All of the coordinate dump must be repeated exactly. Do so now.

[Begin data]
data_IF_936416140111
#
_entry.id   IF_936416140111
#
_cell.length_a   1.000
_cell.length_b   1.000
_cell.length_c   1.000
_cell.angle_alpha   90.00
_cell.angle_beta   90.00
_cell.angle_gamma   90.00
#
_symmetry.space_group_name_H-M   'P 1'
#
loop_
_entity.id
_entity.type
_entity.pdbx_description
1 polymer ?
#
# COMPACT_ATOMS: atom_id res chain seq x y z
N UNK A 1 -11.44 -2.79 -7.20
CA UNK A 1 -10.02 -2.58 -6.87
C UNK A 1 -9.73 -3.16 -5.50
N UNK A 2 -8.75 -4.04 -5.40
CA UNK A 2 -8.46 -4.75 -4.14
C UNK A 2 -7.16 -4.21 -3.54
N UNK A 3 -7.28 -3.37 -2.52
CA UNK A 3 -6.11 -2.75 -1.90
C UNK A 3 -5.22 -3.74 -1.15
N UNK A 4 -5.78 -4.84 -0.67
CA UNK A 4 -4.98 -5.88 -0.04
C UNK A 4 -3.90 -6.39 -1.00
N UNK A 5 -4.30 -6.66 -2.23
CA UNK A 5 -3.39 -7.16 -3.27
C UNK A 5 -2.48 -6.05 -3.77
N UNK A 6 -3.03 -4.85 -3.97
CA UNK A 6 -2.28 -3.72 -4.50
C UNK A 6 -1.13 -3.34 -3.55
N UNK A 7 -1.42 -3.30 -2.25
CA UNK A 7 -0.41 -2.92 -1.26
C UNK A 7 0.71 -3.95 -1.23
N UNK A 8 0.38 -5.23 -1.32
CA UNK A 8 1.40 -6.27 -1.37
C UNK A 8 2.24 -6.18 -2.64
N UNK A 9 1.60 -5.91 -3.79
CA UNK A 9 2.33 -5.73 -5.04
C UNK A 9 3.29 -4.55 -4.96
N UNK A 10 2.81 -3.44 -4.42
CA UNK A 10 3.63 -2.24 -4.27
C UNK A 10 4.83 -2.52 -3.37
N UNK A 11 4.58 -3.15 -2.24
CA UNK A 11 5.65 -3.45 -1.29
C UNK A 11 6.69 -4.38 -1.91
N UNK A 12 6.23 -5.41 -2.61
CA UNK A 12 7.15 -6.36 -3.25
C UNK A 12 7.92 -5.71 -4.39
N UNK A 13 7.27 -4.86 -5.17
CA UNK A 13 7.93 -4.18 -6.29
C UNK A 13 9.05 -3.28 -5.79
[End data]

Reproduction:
data_IF_936416140111
#
_entry.id   IF_936416140111
#
_cell.length_a   1.000
_cell.length_b   1.000
_cell.length_c   1.000
_cell.angle_alpha   90.00
_cell.angle_beta   90.00
_cell.angle_gamma   90.00
#
_symmetry.space_group_name_H-M   'P 1'
#
loop_
_entity.id
_entity.type
_entity.pdbx_description
1 polymer ?
#
# COMPACT_ATOMS: atom_id res chain seq x y z
N UNK A 1 -11.44 -2.79 -7.20
CA UNK A 1 -10.02 -2.58 -6.87
C UNK A 1 -9.73 -3.16 -5.50
N UNK A 2 -8.75 -4.04 -5.40
CA UNK A 2 -8.46 -4.75 -4.14
C UNK A 2 -7.16 -4.21 -3.54
N UNK A 3 -7.28 -3.37 -2.52
CA UNK A 3 -6.11 -2.75 -1.90
C UNK A 3 -5.22 -3.74 -1.15
N UNK A 4 -5.78 -4.84 -0.67
CA UNK A 4 -4.98 -5.88 -0.04
C UNK A 4 -3.90 -6.39 -1.00
N UNK A 5 -4.30 -6.66 -2.23
CA UNK A 5 -3.39 -7.16 -3.27
C UNK A 5 -2.48 -6.05 -3.77
N UNK A 6 -3.03 -4.85 -3.97
CA UNK A 6 -2.28 -3.72 -4.50
C UNK A 6 -1.13 -3.34 -3.55
N UNK A 7 -1.42 -3.30 -2.25
CA UNK A 7 -0.41 -2.92 -1.26
C UNK A 7 0.71 -3.95 -1.23
N UNK A 8 0.38 -5.23 -1.32
CA UNK A 8 1.40 -6.27 -1.37
C UNK A 8 2.24 -6.18 -2.64
N UNK A 9 1.60 -5.91 -3.79
CA UNK A 9 2.33 -5.73 -5.04
C UNK A 9 3.29 -4.55 -4.96
N UNK A 10 2.81 -3.44 -4.42
CA UNK A 10 3.63 -2.24 -4.27
C UNK A 10 4.83 -2.52 -3.37
N UNK A 11 4.58 -3.15 -2.24
CA UNK A 11 5.65 -3.45 -1.29
C UNK A 11 6.69 -4.38 -1.91
N UNK A 12 6.23 -5.41 -2.61
CA UNK A 12 7.15 -6.36 -3.25
C UNK A 12 7.92 -5.71 -4.39
N UNK A 13 7.27 -4.86 -5.17
CA UNK A 13 7.93 -4.18 -6.29
C UNK A 13 9.05 -3.28 -5.79